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Clean Sweep: Do-It-Yourself Strategies from Garage-Storage Pros

  • Clean Sweep

    Like many suburban dwellers, Laura and Peter Cole and their two children rarely use the front door, opting instead to come and go through the garage. But after eight years in their New Jersey home, the family had parked so much stuff in the 400-square-foot area there was room for only one of their cars. "The space was atrocious," says Laura of the exposed drywall, pitted cement floor, and piles of supplies.

  • Wendell T. Webber

    Full-Scale Renovation

    Finally the couple signed up for a full-scale custom garage renovation, complete with hooks, racks, and cupboards that clip onto paneled walls. For the busy Cole clan, calling in the experts was key, but do-it-yourselfers can achieve a similar look by following the advice, outlined here, of GarageTek's Marc Shuman, whose company designed and executed the redo. This family's verdict: "We finally have an entrance to our home we can be proud of," says Laura. Not to mention a killer pair of parking spaces.

    The Cost of Going Custom

    Depending on location, GarageTek charges approximately $30-$40 per square foot for its tiled polypropylene flooring and slatted PVC walls. Accessories are sold separately. The company will do the floor, one wall of cabinets, hooks, and shelves (average price: $3,000) or the entire garage. Most projects cost about $8,000; a consultation and estimate are free. For more information, visit

  • Wendell T. Webber

    Garden Variety

    When storing disparate items, give yourself plenty of options. In this dual potting station and workbench, a combination of cupboards, shelves, hooks, and bins ensures every planter, vase, shovel, and screw has a home. A bright toolbox with stacking compartments and a row of clear plastic boxes for easy-to-lose items such as nails and washers are mounted on the wall. Colorful metal containers help stow odds and ends on shelves.


    —Keep toxic substances such as pesticides and paint thinner up high and behind closed doors, where children and pets can't get to them.

    —Hardwood butcher block makes a handsome, strong workbench. Sturdy plastics and steel also can support heavy items and are superior to particleboard or melamine, which can warp or crack.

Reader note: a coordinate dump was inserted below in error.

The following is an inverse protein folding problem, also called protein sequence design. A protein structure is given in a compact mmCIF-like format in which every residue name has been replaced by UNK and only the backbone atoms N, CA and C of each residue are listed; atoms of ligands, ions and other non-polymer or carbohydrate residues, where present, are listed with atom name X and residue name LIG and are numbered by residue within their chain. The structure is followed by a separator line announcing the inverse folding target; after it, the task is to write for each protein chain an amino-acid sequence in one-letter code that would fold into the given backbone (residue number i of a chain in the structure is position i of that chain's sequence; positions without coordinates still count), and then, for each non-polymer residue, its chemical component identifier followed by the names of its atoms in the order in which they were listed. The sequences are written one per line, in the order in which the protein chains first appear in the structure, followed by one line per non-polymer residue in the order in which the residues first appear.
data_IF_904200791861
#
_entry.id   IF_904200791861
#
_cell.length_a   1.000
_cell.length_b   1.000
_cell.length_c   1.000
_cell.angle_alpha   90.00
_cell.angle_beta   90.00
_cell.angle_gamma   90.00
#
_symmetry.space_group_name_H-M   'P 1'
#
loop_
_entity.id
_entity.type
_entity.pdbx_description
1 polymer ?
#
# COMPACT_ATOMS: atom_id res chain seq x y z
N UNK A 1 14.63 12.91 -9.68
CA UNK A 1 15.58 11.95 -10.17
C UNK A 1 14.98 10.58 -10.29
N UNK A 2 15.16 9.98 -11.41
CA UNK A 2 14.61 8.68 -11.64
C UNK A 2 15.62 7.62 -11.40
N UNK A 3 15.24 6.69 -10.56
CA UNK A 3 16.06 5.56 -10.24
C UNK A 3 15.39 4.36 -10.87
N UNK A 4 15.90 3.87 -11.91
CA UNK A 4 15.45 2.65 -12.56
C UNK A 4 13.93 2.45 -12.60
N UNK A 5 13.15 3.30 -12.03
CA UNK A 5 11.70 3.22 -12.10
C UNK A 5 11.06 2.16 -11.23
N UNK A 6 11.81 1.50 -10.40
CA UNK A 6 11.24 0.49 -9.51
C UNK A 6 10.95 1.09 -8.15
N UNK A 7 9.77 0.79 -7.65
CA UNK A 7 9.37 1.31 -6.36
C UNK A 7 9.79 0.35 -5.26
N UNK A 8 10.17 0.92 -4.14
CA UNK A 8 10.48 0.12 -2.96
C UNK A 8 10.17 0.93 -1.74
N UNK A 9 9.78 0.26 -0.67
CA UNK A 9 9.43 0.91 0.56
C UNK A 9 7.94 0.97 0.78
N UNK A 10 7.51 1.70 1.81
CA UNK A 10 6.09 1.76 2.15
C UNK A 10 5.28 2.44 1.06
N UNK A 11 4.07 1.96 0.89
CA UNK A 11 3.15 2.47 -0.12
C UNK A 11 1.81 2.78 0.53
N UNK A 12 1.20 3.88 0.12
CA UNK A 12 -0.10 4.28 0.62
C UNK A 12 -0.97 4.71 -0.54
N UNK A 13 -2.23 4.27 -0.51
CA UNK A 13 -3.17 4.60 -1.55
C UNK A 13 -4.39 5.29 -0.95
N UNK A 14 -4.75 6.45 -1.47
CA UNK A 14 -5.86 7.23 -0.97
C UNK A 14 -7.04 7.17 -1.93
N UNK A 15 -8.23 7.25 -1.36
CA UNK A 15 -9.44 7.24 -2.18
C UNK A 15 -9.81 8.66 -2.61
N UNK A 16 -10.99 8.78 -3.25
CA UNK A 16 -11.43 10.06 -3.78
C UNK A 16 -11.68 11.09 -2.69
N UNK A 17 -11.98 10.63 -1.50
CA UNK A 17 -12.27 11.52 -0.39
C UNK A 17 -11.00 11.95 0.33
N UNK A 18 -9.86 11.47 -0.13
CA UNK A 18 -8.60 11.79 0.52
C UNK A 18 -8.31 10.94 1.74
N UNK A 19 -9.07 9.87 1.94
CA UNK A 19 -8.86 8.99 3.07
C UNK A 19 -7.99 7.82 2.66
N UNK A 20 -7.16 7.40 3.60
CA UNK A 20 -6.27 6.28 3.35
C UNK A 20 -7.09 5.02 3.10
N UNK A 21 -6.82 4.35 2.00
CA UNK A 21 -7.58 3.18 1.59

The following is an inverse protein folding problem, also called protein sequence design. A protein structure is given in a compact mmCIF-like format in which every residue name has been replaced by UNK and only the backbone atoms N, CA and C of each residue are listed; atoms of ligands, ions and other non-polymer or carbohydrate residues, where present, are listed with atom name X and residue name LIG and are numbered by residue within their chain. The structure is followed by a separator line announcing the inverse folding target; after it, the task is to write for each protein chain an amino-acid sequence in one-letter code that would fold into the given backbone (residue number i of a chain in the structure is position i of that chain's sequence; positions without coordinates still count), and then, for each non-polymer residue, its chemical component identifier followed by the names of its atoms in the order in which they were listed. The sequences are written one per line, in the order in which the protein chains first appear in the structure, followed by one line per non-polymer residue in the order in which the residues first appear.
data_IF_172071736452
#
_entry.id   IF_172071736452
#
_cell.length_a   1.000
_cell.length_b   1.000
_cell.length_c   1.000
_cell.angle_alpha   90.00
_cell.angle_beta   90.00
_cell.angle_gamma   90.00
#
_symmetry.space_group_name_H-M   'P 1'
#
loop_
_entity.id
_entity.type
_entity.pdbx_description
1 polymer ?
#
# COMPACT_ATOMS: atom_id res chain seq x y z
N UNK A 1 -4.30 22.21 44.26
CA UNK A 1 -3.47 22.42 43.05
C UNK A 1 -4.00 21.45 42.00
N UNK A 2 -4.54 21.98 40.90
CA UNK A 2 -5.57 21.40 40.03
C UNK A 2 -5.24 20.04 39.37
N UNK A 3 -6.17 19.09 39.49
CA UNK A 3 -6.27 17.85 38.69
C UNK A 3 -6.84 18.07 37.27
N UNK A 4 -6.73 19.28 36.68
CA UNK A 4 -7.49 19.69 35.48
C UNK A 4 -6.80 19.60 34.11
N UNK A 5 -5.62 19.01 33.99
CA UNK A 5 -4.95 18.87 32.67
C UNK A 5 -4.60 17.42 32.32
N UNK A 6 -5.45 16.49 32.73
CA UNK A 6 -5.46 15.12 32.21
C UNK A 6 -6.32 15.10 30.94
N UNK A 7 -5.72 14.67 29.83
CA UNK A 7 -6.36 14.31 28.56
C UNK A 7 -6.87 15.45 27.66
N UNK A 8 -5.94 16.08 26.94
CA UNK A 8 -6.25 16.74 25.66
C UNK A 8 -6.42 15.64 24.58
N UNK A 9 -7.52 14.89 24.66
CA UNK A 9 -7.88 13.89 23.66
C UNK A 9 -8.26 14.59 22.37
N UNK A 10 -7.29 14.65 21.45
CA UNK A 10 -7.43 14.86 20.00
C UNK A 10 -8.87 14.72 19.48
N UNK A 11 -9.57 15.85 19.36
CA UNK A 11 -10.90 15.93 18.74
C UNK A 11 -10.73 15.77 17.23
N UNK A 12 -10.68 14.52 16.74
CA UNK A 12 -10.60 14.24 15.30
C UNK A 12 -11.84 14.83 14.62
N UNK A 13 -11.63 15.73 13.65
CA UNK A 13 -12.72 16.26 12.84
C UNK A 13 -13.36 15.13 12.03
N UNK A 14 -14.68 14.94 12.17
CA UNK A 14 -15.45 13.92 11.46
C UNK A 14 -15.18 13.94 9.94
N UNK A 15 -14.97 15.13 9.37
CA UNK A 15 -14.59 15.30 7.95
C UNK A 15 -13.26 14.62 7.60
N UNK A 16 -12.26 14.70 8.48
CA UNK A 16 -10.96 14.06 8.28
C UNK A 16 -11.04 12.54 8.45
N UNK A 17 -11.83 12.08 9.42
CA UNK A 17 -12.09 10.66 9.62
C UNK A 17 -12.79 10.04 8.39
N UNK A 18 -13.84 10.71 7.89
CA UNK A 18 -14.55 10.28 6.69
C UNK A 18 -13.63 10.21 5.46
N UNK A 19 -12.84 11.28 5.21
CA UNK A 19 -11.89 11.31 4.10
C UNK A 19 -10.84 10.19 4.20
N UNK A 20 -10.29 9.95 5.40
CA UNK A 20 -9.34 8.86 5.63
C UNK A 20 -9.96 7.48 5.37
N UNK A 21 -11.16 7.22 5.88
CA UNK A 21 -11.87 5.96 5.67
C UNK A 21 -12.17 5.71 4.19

• Wendell T. Webber

    Kids' Catchall

    The Coles chose a basic shelving unit to house toys and gear belonging to Charlie, 13, and Katie, 10. This rack has a place for bats or other sports equipment such as hockey or lacrosse sticks, and a snap-on bag that's a handy holder for tennis balls, Frisbees, and the like. But any durable shelves will do—combine them with a bat-and-ball rack and hang a drawstring bag.

  • Wendell T. Webber

    Garage Golden Rules

    1. Divide belongings into four or five broad categories. Then designate a spot in the garage that's the most convenient place for each.

    2. Create a space that's safe to move around in and easy to clean by getting as many things off the floor as possible.

    3. "The ceiling is the most underutilized space in the garage," says Marc Shuman. His advice: Install adjustable overhead racks for out-of-season items such as boxes of winter gear or picnic supplies.

    4. Once a space is organized, it's easier to keep it that way. "Now that everything has a place, we always put our stuff back," says Laura Cole.

    Tip: Give unwieldy items like bicycles, balls, scooters, and skateboards their own holders on the wall. If you run out of space, Mom's and Dad's bikes can always be mounted on the ceiling.

  • Wendell T. Webber

    What an Entrance

    Create a nook for wet or grimy jackets, backpacks, and shoes near the door. Include plenty of pegs and shoe racks or boot trays. Add cabinets to create a pantry for bulk groceries. Heavy-duty steel shelves are ideal for storing hefty items like a large bin of dog food or jugs of water.


    —Keep a fire extinguisher, flashlight, and first-aid kit where they will be easily accessible from indoors or outside. For a list of first-aid items to include, visit

    —For a finished look that's low maintenance, GarageTek installed treaded polypropylene floor tiles. DIY options include laying your own interlocking tiles or applying a hard epoxy coating over existing concrete.

  • Wendell T. Webber

    Work and Play

    Put frequently used items near the door and swap them out as your needs, or the seasons, change. For instance, in spring it makes sense to have golf clubs and a sprinkler at the ready, as opposed to, say, a snow shovel and sled.

    Tip: A shelf, brackets, and a golf rack are attached to a paneled surface made of strong PVC. For a similar effect, hang objects on wall-mounted metal rails.

    Copyright © 2008. Used with permission from the April 17, 2008, issue of Family Circle magazine.


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